failure rate in the winter, and air-conditioner parts were in great demand during the summer. Similarly,
coolant was needed in the spring to service air-conditioners for the summer months, whereas antifreeze
was needed in the autumn to winterise cars. Forecasts were also adjusted for special vehicle sales and
service promotions, which increased the need for materials used to prepare new cars and to service other
One thing that made the purchase of service parts and materials so difficult was the tremendous number
of different parts that had to be kept on hand. Some of these parts would be used to service customer
MGMT19126 3 Term 1, 2015
vehicles, others would be sold over the counter to retail customers, whilst others (particularly genuine
replacement parts) were on-sold to wholesale trade customers. Some had to be purchased from the car
manufacturers (genuine replacement parts and accessories), to support, for example, the “guaranteed
genuine parts” promotion or because that was the only source of supply. Non-genuine replacement parts
and accessories were purchased from a variety of suppliers and other parts and materials such as oils,
lubricants, fan belts and other generic service parts and materials, could be purchased from any number
of suppliers. The purchasing department had to remember that the success of the dealership depended on
(1) lowering costs to support the hassle-free, one price—lowest price concept, and (2) providing the
right parts at the right time to support fast, reliable after-sales service.
As Collins thought about the purchasing of parts and materials, two things kept going through her mind:
the amount of space available for parts storage and the level of financial resources available to invest in
parts and materials. The acquisition of the auto supermarket dealership put an increased strain on both
finances and space, with the need to support three different car lines at the same facility. Investment
dollars were becoming scarce, and space across all the locations was at a premium. Collins wanted a
‘whole of organisation’ approach, and wondered what could be done in the purchasing, supply chain,
and inventory areas to address some of these concerns and alleviate some of the pressures.
As a newly appointed Purchasing Manager at Laney Collins Motors you are required to prepare a report for
Laney Collins that addresses the following questions:
1. How might purchasing and inventory management policies and procedures differ because the
dealerships purchase different types of service parts and materials (e.g. lubricants, non-genuine parts
versus genuine parts) from different types of suppliers?
2. What appear to be the main weaknesses of current purchasing and inventory management practices
at Laney Collins Motors, and how could these weaknesses be affected by the new acquisition?
3. How can supply-chain and inventory management concepts help Laney Collins reduce investment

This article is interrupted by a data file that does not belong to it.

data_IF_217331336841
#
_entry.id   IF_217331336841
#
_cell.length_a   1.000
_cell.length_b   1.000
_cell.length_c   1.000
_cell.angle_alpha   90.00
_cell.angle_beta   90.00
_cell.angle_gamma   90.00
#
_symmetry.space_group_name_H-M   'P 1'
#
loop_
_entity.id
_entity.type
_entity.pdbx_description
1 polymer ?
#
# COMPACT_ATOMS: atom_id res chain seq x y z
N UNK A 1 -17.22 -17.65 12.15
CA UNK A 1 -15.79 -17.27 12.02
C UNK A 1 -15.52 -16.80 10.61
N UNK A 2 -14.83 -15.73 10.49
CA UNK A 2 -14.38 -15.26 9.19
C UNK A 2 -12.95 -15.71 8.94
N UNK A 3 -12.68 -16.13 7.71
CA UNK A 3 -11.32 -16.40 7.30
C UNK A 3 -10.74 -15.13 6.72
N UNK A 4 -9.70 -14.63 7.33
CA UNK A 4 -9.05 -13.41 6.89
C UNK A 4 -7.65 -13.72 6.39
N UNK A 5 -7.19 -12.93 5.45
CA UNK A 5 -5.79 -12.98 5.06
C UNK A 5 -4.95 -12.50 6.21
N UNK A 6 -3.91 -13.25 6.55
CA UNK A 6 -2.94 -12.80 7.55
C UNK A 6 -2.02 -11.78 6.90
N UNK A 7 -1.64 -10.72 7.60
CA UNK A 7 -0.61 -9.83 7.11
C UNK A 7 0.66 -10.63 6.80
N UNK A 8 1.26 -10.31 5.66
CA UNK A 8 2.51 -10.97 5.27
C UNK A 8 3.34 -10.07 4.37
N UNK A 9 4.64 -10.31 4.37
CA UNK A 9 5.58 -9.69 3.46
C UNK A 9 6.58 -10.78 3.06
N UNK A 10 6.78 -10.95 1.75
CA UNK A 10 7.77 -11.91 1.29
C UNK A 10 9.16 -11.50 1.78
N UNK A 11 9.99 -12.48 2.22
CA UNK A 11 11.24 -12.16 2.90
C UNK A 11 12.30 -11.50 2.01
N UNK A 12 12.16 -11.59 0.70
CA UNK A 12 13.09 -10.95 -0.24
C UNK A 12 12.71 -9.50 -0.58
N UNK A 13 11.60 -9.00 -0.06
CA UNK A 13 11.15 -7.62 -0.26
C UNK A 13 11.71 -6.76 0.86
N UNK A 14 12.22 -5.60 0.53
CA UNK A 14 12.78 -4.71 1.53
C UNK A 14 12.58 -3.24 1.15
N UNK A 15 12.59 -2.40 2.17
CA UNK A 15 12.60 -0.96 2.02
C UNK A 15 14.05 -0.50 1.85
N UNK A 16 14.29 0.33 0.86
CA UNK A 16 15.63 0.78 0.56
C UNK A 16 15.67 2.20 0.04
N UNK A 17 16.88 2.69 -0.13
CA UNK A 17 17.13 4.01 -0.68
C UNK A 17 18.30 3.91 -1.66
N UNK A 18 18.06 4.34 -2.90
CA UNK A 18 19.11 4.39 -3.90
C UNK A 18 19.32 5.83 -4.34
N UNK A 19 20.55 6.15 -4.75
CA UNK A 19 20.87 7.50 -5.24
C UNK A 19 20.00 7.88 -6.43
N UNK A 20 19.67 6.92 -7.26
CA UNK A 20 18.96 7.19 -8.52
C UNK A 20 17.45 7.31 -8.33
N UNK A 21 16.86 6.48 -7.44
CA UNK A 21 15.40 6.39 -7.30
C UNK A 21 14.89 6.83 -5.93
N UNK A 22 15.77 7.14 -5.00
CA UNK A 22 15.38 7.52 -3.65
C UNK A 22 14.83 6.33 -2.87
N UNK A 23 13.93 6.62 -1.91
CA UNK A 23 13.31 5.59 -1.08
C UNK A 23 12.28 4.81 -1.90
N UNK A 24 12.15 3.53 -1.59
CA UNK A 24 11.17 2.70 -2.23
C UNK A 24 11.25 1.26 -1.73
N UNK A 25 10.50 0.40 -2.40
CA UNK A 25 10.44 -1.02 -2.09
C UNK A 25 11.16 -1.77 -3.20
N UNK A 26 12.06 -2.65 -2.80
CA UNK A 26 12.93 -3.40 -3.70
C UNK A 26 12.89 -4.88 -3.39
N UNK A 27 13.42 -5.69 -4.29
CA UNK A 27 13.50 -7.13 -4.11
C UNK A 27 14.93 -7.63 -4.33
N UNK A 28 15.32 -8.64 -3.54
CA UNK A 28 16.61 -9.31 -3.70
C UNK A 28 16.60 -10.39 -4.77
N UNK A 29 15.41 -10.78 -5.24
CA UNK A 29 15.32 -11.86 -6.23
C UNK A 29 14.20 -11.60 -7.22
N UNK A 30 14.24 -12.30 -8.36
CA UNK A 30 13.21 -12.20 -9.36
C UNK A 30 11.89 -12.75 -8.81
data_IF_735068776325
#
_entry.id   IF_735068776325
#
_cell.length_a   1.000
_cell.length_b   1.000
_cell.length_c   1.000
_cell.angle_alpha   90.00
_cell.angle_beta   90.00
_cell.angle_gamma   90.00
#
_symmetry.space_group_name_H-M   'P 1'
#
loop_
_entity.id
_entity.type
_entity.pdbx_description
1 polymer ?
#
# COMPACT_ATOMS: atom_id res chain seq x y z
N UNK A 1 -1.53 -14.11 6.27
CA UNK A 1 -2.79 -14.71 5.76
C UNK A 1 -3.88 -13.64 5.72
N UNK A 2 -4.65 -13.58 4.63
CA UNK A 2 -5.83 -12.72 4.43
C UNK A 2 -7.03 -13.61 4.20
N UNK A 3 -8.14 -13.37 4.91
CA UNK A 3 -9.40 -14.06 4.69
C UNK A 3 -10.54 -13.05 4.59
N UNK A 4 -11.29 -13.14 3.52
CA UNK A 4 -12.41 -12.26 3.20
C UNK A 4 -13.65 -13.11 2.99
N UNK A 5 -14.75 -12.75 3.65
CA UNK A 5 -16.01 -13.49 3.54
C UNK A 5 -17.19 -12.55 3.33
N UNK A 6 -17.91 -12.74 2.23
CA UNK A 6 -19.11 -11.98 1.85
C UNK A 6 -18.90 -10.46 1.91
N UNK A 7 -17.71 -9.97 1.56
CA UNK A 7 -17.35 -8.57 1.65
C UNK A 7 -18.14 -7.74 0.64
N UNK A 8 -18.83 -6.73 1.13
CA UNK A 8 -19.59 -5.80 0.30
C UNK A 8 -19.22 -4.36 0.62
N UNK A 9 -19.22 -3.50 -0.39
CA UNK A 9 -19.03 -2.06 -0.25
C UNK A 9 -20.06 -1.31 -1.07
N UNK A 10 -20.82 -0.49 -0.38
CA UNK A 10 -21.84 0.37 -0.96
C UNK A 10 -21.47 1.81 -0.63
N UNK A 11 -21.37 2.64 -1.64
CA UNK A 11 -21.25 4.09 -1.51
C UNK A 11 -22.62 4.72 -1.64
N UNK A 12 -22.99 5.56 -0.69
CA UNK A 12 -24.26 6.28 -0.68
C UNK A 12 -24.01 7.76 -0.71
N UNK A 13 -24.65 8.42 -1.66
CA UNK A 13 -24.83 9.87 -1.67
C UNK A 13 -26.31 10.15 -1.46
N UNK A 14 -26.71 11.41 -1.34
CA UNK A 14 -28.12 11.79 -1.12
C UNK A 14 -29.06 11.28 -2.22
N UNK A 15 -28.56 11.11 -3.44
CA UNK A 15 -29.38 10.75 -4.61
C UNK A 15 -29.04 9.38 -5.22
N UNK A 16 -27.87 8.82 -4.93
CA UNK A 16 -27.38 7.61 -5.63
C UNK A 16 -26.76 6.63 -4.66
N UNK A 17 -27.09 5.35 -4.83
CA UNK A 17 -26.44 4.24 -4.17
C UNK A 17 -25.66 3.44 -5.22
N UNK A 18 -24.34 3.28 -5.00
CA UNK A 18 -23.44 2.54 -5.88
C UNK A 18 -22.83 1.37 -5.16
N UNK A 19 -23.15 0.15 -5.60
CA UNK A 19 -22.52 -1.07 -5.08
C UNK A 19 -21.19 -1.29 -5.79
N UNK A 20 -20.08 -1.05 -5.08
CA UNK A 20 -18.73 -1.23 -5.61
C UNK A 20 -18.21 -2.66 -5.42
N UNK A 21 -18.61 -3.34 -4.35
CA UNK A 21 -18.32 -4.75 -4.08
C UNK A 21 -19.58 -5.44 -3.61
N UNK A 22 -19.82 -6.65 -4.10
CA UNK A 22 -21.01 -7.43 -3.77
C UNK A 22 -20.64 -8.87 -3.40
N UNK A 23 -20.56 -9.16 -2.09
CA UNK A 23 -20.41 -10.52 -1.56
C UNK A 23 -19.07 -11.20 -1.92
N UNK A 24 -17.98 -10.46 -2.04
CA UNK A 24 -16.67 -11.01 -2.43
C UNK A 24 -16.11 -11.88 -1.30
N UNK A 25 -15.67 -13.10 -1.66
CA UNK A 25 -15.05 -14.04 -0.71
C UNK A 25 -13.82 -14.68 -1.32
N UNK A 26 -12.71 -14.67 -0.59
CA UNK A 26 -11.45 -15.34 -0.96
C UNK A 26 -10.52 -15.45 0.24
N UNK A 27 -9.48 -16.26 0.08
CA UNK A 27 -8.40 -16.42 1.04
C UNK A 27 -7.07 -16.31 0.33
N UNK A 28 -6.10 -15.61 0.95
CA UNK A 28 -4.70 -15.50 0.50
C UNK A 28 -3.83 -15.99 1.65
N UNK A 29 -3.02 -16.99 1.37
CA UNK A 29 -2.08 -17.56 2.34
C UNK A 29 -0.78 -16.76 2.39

and space requirements whilst maintaining adequate service levels?
4. What recommendations would you make to Laney Collins with respect to restructuring the
purchasing and inventory functions for the Laney Collins Motors dealership network?
The report should be a confidential report for the CEO, and be presented as a suitably professional document.
It is expected that your discussion will refer to appropriate models and theories covered in this course, but
your research should extend the theoretical discussion beyond the course material. The assessment criteria
should give you a clear indication of what you need to include in this assignment. The report should include
an effective introduction and conclusion; an executive summary of no more than one page to preface the
report; and a table of contents to give guidance to the reader.
This assessment item involves researching your assigned topic to enhance your understanding of Production
and Operations Management concepts and utilisation of academic literature. If you are not familiar with the
retail motor industry, some field and/or desk research would be advisable. Whilst you should AVOID using
only textbooks, the prescribed textbook for the course must be cited in regard to broad operations
management principles highlighted by the case. You are expected to present information and evidence from,
and cite, at LEAST eight (8) relevant peer-reviewed, academic journal articles (minimum requirement).
Refer to your recommended readings for examples of academic journals. While you can cite these articles,
you must find at least eight (8) peer reviewed journal articles not listed in the course materials. The quality
and number of citations will demonstrate the breadth and depth of the literature used to formulate your
argument. Your marker is interested in the analysis that you have developed from YOUR review of the
literature and how well you use the literature to respond to the topic.
AVOID presenting a descriptive account ONLY of your readings. What is required in this assessment is a
critical evaluation of the evidence in the case and the academic literature as it relates to the specific details